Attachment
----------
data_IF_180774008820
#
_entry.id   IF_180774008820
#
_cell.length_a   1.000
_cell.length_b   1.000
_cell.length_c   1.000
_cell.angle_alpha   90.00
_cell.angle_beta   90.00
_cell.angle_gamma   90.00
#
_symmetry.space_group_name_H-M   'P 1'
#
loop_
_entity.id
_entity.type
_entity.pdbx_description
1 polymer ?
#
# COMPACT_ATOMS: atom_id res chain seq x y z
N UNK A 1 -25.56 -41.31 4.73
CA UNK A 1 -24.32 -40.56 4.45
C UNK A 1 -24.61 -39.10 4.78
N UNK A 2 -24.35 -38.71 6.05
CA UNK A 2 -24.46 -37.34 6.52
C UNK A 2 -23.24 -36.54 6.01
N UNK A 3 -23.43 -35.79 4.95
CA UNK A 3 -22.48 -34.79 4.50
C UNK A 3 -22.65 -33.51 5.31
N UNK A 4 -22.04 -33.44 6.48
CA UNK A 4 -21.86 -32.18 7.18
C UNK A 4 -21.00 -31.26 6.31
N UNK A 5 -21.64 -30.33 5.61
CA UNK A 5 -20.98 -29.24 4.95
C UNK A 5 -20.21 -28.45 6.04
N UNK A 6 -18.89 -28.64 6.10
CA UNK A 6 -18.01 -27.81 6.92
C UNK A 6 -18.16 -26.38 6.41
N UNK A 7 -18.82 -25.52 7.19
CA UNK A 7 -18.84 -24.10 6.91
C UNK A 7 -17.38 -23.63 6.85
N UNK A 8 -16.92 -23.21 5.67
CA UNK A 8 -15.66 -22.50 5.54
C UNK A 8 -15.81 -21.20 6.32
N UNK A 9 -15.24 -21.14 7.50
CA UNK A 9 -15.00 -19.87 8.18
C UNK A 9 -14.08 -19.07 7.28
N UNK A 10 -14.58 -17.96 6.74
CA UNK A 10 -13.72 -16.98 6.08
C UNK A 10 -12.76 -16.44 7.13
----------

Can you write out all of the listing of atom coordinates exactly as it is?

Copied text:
data_IF_180774008820
#
_entry.id   IF_180774008820
#
_cell.length_a   1.000
_cell.length_b   1.000
_cell.length_c   1.000
_cell.angle_alpha   90.00
_cell.angle_beta   90.00
_cell.angle_gamma   90.00
#
_symmetry.space_group_name_H-M   'P 1'
#
loop_
_entity.id
_entity.type
_entity.pdbx_description
1 polymer ?
#
# COMPACT_ATOMS: atom_id res chain seq x y z
N UNK A 1 -25.56 -41.31 4.73
CA UNK A 1 -24.32 -40.56 4.45
C UNK A 1 -24.61 -39.10 4.78
N UNK A 2 -24.35 -38.71 6.05
CA UNK A 2 -24.46 -37.34 6.52
C UNK A 2 -23.24 -36.54 6.01
N UNK A 3 -23.43 -35.79 4.95
CA UNK A 3 -22.48 -34.79 4.50
C UNK A 3 -22.65 -33.51 5.31
N UNK A 4 -22.04 -33.44 6.48
CA UNK A 4 -21.86 -32.18 7.18
C UNK A 4 -21.00 -31.26 6.31
N UNK A 5 -21.64 -30.33 5.61
CA UNK A 5 -20.98 -29.24 4.95
C UNK A 5 -20.21 -28.45 6.04
N UNK A 6 -18.89 -28.64 6.10
CA UNK A 6 -18.01 -27.81 6.92
C UNK A 6 -18.16 -26.38 6.41
N UNK A 7 -18.82 -25.52 7.19
CA UNK A 7 -18.84 -24.10 6.91
C UNK A 7 -17.38 -23.63 6.85
N UNK A 8 -16.92 -23.21 5.67
CA UNK A 8 -15.66 -22.50 5.54
C UNK A 8 -15.81 -21.20 6.32
N UNK A 9 -15.24 -21.14 7.50
CA UNK A 9 -15.00 -19.87 8.18
C UNK A 9 -14.08 -19.07 7.28
N UNK A 10 -14.58 -17.96 6.74
CA UNK A 10 -13.72 -16.98 6.08
C UNK A 10 -12.76 -16.44 7.13